This was one of the ones that was buried down into the top of the mountain.

 

When I was in the large interconnected bunkers, I was not alone.  There were some bats that called this place home.   When I got too close that started flying around and moved into the adjacent bunkers.  Since I had started at one end by the time time I got to the last bunker, they were all concentrated into the one room.  They did not want to go outside and since I was standing in the archway between the rooms, they were a little perplexed.  I spent a lot of time working on getting a shot of these little guys.  They would often buzz within a foot of my head as they thought about going past me to get to the other room.   The camera flash usually sent them wheeling around away from me.

This is the best closeup I was able to snag.  Ain’t he cute?   I heard this species is closely related to the endangered Texas Perot Bat.

After harassing the bats for long enough, I continued along my way of poking around on the peninsula.  There was lots of farm patches up here as well as a small community.  Looking back to the north I could see pretty much every peak I have gotten to so far in Sasebo.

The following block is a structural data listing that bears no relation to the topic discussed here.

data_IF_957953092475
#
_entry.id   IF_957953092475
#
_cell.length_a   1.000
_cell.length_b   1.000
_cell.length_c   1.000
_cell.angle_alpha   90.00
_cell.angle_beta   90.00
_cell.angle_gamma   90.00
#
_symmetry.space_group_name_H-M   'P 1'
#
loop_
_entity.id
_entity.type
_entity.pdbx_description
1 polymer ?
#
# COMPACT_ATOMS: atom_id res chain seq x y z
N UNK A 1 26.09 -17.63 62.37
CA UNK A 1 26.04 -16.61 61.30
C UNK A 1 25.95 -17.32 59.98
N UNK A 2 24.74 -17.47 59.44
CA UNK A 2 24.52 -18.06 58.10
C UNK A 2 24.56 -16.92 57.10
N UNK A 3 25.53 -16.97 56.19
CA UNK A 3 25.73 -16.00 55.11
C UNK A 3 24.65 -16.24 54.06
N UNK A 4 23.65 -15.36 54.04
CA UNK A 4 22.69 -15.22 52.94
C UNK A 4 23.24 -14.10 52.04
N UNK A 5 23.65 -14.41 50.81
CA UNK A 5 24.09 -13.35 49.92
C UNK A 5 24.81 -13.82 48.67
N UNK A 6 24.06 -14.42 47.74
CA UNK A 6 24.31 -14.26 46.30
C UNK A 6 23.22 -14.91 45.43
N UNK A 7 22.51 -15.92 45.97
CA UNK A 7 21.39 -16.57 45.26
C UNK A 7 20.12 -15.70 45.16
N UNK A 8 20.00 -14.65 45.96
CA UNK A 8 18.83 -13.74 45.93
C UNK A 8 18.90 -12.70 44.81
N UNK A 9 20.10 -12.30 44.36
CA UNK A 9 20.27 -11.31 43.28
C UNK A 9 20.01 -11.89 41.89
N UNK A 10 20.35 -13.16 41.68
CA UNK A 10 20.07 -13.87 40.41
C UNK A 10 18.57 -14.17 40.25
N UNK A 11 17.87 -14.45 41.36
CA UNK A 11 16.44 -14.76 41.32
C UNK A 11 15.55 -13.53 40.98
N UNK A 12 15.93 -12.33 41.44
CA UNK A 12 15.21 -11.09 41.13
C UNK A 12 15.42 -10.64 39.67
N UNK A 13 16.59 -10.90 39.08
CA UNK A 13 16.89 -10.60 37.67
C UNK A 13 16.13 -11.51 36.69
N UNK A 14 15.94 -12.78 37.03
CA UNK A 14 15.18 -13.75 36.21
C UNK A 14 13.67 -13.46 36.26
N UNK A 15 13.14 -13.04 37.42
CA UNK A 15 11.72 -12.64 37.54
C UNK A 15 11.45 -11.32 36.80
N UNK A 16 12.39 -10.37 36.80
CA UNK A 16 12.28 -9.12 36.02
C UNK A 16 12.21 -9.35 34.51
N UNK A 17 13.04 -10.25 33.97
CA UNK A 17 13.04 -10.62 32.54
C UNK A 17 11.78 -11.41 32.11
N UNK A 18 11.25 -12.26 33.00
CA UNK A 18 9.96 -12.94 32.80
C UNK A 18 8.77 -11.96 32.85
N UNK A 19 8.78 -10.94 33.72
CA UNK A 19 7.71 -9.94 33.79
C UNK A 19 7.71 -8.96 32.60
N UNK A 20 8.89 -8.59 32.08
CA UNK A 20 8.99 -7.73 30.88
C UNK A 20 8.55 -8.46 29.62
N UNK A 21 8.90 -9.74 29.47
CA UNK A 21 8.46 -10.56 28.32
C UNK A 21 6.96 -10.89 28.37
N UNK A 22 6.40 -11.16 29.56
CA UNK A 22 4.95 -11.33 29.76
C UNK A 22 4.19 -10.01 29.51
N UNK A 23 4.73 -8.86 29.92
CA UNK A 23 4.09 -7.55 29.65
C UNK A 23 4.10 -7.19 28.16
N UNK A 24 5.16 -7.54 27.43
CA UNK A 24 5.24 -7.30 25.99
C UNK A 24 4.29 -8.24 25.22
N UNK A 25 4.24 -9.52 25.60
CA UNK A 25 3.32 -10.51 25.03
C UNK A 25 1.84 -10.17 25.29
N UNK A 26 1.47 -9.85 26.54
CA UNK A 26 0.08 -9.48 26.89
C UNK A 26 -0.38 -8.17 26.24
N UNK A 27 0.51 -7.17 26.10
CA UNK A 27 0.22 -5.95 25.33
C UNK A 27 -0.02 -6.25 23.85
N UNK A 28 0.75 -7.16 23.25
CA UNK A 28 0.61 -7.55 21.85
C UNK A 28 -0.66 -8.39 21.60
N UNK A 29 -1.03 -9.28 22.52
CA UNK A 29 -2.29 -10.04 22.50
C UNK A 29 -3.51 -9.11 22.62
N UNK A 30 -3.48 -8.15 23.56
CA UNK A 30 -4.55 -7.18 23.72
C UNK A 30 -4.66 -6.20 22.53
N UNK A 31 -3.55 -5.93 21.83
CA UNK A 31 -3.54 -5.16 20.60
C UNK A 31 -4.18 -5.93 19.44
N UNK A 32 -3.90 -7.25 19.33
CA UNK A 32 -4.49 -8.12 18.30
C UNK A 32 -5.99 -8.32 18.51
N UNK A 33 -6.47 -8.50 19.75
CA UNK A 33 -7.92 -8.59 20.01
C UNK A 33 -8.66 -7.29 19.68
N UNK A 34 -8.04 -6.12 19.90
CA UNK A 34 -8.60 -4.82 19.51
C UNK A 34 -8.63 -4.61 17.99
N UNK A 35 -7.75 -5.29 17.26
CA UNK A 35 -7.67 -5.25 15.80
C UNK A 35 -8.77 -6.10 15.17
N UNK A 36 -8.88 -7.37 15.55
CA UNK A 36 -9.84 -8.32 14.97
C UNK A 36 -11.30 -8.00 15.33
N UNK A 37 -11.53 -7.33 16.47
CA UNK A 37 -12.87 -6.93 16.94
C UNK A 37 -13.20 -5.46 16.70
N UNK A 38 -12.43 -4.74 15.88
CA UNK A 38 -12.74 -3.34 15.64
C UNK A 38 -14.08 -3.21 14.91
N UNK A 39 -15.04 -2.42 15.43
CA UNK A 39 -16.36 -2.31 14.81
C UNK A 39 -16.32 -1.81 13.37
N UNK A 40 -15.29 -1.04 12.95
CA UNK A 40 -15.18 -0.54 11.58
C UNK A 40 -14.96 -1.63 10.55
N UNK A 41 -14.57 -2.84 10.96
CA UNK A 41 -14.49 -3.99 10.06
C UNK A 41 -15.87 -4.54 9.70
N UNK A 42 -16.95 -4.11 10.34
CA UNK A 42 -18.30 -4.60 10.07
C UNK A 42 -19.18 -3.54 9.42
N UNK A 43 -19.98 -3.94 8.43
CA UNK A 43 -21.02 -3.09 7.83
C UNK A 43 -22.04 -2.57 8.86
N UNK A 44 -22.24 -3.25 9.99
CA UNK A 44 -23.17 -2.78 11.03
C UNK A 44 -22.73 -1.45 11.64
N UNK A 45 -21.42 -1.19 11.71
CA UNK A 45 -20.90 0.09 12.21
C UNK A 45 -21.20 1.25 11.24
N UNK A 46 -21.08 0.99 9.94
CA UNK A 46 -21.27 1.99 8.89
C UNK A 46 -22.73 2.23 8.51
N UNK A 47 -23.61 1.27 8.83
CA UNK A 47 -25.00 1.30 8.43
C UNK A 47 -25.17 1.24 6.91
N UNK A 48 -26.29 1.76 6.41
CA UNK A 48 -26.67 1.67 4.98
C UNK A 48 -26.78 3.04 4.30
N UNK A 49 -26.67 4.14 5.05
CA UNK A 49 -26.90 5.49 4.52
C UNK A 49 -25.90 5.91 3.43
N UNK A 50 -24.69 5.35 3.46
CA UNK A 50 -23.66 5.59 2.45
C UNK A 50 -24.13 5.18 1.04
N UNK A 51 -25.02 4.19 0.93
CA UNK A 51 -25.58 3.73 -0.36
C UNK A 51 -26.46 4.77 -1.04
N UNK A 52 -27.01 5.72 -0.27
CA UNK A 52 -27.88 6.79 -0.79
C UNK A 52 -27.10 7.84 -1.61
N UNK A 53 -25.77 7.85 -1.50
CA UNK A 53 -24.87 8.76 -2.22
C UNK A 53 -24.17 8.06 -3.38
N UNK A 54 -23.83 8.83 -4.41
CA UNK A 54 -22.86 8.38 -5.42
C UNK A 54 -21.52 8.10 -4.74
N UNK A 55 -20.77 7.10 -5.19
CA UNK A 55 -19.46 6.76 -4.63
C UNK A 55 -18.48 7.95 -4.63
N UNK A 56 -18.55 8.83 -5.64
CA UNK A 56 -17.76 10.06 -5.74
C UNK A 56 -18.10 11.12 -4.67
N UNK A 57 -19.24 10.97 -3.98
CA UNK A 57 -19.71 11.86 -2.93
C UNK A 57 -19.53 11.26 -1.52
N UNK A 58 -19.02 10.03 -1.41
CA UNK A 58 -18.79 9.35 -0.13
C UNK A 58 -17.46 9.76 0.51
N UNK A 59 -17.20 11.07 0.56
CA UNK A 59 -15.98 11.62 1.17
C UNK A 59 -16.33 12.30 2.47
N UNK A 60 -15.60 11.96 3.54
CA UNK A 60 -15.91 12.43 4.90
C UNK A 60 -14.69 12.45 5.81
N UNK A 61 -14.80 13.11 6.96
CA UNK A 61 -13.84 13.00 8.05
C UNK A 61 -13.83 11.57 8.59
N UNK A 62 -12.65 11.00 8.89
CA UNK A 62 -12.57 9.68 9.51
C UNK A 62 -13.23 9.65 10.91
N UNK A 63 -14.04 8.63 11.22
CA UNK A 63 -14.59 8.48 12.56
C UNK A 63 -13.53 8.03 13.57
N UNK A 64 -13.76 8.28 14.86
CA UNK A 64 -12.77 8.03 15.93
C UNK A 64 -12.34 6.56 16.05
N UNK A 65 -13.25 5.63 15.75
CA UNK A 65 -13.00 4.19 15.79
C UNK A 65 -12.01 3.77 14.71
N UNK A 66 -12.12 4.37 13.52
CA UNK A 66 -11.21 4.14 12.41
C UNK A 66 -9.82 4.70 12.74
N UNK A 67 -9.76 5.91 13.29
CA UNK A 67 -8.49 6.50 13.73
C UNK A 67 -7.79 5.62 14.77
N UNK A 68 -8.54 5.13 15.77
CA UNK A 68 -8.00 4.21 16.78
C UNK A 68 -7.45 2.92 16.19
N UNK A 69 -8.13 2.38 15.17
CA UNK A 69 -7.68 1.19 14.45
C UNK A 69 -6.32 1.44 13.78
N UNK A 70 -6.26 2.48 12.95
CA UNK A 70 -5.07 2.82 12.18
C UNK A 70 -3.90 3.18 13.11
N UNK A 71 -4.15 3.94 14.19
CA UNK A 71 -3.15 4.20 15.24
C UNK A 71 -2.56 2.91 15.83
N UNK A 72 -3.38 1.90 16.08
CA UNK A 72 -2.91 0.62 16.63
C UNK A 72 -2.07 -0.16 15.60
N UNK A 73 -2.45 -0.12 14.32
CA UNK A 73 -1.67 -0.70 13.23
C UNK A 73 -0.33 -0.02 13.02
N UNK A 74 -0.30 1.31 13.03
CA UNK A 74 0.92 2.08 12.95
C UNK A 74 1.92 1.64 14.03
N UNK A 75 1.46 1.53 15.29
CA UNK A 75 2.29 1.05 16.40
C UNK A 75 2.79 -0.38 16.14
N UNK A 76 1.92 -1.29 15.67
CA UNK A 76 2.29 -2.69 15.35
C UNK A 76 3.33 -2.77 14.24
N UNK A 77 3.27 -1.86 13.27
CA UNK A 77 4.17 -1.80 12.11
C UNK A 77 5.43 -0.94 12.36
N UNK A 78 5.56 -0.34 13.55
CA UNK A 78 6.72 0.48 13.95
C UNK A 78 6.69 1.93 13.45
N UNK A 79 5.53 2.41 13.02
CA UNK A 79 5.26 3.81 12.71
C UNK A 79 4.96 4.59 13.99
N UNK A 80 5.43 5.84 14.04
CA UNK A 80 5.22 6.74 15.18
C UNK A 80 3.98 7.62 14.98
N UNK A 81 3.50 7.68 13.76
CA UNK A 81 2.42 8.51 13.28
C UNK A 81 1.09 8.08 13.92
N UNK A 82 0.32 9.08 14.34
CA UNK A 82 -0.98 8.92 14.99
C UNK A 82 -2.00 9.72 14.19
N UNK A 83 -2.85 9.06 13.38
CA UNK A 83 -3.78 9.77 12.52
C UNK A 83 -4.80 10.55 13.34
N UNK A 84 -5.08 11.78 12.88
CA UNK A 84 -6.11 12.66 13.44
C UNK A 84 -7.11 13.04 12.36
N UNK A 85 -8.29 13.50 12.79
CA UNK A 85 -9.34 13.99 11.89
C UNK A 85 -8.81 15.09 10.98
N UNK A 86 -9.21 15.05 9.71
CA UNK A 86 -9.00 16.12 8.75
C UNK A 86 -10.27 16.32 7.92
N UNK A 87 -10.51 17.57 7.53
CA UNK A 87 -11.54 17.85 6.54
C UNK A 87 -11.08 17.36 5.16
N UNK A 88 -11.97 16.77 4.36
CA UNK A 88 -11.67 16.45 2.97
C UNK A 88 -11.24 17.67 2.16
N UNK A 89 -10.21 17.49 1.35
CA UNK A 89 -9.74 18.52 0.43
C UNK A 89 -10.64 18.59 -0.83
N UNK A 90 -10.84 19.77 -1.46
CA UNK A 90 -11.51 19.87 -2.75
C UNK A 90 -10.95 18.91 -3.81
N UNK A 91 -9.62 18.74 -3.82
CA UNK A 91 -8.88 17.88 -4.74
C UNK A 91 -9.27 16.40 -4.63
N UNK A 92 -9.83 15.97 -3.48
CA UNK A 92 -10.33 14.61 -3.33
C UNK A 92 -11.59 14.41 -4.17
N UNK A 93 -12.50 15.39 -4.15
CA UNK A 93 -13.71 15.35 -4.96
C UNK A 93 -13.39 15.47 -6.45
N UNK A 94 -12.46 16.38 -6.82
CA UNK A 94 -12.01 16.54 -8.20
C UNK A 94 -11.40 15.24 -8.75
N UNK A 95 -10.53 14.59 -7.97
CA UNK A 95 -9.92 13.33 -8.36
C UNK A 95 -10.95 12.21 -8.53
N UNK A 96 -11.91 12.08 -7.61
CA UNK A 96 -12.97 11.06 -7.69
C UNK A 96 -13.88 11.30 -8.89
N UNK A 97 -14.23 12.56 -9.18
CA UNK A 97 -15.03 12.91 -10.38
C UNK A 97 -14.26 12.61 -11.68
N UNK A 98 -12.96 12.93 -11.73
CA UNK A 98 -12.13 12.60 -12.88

I decided to drop down to the Shirahama Beach were I was expecting to see hordes of Japanese hotties in bikinis.   I had to settle for nearly having the beach all to myself while enjoying an onigiri and views of the East China Sea. 

The water looked inviting but you would have to watch out for these critters which were in abundance.

I spent quite a bit of time checking out some of the nooks and inlets. I’m sure some are only accessible via boat.   I took lots of notes and waypoints of the many old abandoned roads and nearly overgrown trails that dot the area.  I have enough dots and dotted lines for a return visit.